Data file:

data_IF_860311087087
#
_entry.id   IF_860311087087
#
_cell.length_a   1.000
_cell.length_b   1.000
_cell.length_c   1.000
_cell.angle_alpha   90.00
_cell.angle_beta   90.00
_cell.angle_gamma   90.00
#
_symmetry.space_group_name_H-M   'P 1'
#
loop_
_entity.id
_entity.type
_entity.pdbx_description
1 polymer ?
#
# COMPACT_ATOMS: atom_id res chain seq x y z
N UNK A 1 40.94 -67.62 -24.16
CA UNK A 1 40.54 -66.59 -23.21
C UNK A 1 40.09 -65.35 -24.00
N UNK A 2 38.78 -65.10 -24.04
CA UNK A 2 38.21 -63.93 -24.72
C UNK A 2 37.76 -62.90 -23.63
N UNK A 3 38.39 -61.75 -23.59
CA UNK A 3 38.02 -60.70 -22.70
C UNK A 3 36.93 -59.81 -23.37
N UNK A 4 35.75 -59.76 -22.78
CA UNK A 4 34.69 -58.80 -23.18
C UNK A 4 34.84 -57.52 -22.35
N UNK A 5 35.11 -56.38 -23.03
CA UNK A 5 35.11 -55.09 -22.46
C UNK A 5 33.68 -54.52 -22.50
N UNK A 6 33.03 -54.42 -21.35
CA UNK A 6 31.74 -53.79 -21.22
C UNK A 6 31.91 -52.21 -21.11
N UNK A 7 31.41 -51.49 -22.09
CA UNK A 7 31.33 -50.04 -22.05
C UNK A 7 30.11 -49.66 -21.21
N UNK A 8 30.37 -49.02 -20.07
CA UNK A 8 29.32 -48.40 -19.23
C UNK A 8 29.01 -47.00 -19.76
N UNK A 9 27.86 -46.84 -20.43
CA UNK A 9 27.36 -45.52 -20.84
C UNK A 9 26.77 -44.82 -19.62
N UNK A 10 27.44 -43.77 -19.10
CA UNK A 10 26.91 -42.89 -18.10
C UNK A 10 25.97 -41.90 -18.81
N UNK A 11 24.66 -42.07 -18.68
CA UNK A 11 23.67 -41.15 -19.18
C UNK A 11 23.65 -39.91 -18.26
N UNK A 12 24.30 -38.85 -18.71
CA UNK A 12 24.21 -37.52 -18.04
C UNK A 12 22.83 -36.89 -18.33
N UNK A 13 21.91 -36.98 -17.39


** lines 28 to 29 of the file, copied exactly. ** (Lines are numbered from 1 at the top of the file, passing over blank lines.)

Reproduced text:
CA UNK A 3 38.02 -60.70 -22.70
C UNK A 3 36.93 -59.81 -23.37